Buttons: a Love-Hate Relationship
Buttons are so darn cute, until they fall off and no longer serve their intended purpose. I love their perky cuteness, and hate having to sew them back on–I guess it’s really all mending which I loathe, and it seems that I avoid it at all costs. I even place the mending in an ugly, misshapen basket, periodically kicking it out of my my way to get to the tantalizing, new projects. It’s a sad affair.
Really, really sad.
My poor husband usually waits a very long time for his buttons to be sewn back on. He drops subtle hints: putting his forlorn shorts with its missing button in my way. On my sewing chair, on my sewing machine, on my cutting table, on top of my current sewing project, sewing room door handle, wherever he believes it to get noticed.
He has even been known pick it up and examine it, pretending to talk to himself while I’m in the room, “Oh yeah, this pair is missing its button.” <<insert sad face here>>
“Oh, how I would have liked to wear these, but oh well…” <<insert another sad face here>>
Why? Because like many, he does not know how to do this simple thing: sew a button. He tells me, “I thought if you had to move it, you’d remember to sew it back on for me.” Let’s face it, tripping over a mending project just makes it more unappealing, and makes me feel more determined to neglect it and its forgotten peers in that unsightly basket.
Well, when he put his shorts on my dolls, that was too much for me to deal with. Game over.
In hopes of liberating him from his button-repairing dependency, I am writing a tutorial—a 10-step program, really. Now if he checks out my blog, which he promises to do occasionally, he will see its usefulness and possibly be inspired to take on his own mending needs. (probably not)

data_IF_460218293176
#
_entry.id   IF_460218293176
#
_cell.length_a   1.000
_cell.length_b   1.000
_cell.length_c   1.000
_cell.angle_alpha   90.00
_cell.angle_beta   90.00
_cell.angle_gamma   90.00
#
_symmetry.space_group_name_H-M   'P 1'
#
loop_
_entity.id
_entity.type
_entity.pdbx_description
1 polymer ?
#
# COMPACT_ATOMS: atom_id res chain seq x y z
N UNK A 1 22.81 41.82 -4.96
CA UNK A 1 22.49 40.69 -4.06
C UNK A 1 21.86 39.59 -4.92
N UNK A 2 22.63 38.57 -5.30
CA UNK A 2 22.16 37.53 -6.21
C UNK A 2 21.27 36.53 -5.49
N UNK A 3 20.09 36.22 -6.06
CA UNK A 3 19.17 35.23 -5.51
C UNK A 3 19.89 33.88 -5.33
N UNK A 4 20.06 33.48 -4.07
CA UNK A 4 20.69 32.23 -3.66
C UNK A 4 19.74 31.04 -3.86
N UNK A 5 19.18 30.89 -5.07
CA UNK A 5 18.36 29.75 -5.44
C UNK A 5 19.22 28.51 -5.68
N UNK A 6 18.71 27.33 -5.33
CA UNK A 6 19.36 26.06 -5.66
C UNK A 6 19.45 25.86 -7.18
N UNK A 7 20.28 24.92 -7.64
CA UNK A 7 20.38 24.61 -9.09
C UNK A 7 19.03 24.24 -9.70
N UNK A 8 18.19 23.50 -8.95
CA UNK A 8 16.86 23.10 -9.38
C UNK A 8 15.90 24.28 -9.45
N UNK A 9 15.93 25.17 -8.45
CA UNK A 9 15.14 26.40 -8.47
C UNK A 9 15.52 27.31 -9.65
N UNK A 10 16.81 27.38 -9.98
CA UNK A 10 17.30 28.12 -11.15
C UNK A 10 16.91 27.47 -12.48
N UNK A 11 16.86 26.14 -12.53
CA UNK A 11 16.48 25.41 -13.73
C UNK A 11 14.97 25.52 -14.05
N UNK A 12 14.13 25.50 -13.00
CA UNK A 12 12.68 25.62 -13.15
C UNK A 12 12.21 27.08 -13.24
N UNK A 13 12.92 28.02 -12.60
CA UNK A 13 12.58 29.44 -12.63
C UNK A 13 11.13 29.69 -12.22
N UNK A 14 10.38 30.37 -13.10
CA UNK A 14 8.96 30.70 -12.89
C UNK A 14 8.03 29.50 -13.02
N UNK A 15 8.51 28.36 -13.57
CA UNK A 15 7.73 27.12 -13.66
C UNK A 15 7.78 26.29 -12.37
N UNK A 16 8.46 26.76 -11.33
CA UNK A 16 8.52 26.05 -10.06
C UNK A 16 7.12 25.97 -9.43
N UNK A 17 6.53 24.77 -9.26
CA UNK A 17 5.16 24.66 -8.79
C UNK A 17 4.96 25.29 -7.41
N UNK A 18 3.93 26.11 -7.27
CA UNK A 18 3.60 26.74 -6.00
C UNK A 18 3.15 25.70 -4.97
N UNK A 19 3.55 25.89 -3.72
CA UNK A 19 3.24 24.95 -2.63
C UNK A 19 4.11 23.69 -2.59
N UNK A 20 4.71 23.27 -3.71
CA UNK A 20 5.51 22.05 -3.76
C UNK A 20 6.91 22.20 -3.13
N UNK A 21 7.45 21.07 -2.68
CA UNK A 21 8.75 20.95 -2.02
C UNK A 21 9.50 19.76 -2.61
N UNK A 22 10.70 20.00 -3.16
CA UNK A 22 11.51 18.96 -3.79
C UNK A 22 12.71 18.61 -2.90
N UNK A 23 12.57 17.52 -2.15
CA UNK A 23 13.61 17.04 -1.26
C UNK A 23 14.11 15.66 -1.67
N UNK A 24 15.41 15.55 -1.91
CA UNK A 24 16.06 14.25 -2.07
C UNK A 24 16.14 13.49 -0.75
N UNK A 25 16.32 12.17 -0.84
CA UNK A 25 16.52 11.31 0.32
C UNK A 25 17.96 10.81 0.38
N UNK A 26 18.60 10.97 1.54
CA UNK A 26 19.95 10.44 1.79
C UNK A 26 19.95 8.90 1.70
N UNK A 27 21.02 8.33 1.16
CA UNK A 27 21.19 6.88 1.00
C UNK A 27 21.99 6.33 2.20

In my volunteer work at the local youth shelter, I taught a life skills sewing course. It was part of a larger life skills program designed to help the youth be more prepared as young adults on their own. I was surprised that the employees didn’t even know how to sew a button onto a garment (and not just the male employees). So if you do know how, start looking in the thrift stores, there are quite possibly lots of shirts and pants that just need a new button sewn on. Because evidently, many explained that what they do when they lose a button. Really?!? I had no idea people did that. Did you?
Since most buttons don’t have a shank built in, you need to add one, in order for your button to function well. In 4-H, judges mark students down for not sewing a shank with the thread. One of our students made these amazing shorts, with a zip fly and everything. Beautiful sewing!! Well, she forgot her shank (or just didn’t want to take the extra steps when sewing her button on). This was her only flaw, I think. She ended up with Reserve Champion, instead of Champion at the State Fair. What did she learn? Don’t shank the shank, people.
Newer machine have a tool to use when sewing shank-less buttons on. When sewing the button on, it sits between the fabric and button and creates a shank, but I still don’t think it’s as secure as hand sewing buttons on.
Sewing a button on, correctly, in 10 easy steps:
- hand sewing needle
- scissors and thread
- round toothpick or a thin, wooden skewer or knitting needle
- needle threader (these work amazingly for a beginner sewist or for old, tired eyes)
Remember to click on image to see the details more clearly.
Thread your needle and double knot the end
Poke the needle in from the inside of the garment and sew an “X” on the spot where you will be sewing the button. This secures your stitches and your button will be less likely to fall off again.
Put the button in place and put the toothpick on top of the button, in between the holes of the button.
Sew the button on, making the stitches over the toothpick as shown. 5-10 stitches should do it.
Slide the toothpick out and put it in your sewing basket.
There should be some slack in the threads. Pull up on the button, so the slack is under the button. Poke the needle up, but underneath the button.
Wrap the thread around the slack underneath the button, about 5-6 times.
Poke the needle back down to the inside of the garment.
Tie a knot in your thread. Trim the extra thread and you are done.
Now there is a space under the button for the buttonhole and fabric. Makes buttoning and unbuttoning easier -that’s the function of a shank. Of course, if the button is decorative, then a shank is not really needed.
It’s a not-so-exciting tutorial, but a very useful skill. I suppose it will save you money if you were one to donate instead of replace a simple button. I apologize if this tutorial has reminded anyone of her mending pile, which was otherwise blissfully forgotten.